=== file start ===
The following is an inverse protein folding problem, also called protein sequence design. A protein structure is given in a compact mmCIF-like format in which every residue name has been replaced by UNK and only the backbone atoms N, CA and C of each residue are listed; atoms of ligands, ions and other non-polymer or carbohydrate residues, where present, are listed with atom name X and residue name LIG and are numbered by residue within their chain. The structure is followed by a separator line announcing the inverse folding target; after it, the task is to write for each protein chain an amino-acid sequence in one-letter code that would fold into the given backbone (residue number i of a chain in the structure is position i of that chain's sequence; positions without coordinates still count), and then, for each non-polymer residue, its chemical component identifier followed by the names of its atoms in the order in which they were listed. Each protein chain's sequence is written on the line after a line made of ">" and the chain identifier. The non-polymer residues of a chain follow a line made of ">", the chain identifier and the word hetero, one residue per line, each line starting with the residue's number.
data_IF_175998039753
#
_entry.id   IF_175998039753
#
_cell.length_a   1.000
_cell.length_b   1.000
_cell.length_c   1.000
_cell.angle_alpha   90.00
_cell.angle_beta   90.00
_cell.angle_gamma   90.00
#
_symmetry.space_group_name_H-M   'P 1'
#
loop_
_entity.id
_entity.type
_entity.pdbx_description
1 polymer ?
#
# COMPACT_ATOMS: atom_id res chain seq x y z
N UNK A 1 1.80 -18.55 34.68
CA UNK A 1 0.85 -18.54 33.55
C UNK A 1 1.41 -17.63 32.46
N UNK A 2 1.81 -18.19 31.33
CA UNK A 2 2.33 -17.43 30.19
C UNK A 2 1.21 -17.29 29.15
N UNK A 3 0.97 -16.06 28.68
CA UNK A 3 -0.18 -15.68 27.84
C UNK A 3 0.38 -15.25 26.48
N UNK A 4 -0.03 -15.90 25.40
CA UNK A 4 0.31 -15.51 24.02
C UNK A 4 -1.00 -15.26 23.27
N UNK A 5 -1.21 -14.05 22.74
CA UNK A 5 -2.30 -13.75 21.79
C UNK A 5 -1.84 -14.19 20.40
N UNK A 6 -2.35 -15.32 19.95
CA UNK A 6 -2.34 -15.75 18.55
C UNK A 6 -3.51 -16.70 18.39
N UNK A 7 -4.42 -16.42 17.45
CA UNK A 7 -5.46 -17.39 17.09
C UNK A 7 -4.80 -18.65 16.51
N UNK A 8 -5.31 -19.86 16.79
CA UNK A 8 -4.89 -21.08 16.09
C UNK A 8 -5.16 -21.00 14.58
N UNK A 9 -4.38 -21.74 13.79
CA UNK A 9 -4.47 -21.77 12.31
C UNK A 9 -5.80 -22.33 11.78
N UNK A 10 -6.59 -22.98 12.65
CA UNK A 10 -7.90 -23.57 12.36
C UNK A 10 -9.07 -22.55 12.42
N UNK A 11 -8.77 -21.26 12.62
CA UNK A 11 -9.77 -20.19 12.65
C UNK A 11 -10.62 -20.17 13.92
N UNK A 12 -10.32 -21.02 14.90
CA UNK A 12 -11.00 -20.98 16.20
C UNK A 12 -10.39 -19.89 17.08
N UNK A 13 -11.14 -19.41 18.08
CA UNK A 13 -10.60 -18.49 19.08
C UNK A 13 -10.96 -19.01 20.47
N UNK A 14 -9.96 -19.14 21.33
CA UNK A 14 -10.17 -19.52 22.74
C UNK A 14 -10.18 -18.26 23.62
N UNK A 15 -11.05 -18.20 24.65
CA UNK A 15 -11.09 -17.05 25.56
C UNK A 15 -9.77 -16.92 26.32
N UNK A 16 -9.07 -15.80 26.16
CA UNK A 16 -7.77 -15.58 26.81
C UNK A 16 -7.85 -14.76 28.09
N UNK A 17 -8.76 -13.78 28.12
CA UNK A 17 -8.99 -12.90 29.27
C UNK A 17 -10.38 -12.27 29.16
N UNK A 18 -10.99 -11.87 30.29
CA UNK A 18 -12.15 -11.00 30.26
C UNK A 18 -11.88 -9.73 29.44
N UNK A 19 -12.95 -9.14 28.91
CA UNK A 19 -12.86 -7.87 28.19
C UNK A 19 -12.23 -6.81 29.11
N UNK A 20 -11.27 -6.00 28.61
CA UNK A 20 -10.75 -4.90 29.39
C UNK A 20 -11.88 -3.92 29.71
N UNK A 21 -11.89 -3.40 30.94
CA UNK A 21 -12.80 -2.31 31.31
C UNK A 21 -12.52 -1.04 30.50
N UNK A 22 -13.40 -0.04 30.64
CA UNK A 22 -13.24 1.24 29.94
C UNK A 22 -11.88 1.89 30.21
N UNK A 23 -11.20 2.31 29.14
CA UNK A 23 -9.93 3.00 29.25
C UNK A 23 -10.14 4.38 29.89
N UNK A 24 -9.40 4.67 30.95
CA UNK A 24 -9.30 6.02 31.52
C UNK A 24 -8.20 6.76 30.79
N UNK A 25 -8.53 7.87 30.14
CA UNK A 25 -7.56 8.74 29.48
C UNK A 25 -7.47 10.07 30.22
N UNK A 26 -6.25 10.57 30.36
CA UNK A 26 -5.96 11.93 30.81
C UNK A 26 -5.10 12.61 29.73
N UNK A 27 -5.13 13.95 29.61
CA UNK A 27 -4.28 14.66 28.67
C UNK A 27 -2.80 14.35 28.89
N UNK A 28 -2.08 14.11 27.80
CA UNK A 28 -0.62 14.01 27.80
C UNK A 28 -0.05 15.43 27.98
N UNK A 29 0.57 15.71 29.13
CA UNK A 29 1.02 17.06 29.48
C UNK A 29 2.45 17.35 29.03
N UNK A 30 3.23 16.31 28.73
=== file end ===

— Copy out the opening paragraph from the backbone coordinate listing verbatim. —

The following is an inverse protein folding problem, also called protein sequence design. A protein structure is given in a compact mmCIF-like format in which every residue name has been replaced by UNK and only the backbone atoms N, CA and C of each residue are listed; atoms of ligands, ions and other non-polymer or carbohydrate residues, where present, are listed with atom name X and residue name LIG and are numbered by residue within their chain. The structure is followed by a separator line announcing the inverse folding target; after it, the task is to write for each protein chain an amino-acid sequence in one-letter code that would fold into the given backbone (residue number i of a chain in the structure is position i of that chain's sequence; positions without coordinates still count), and then, for each non-polymer residue, its chemical component identifier followed by the names of its atoms in the order in which they were listed. Each protein chain's sequence is written on the line after a line made of ">" and the chain identifier. The non-polymer residues of a chain follow a line made of ">", the chain identifier and the word hetero, one residue per line, each line starting with the residue's number.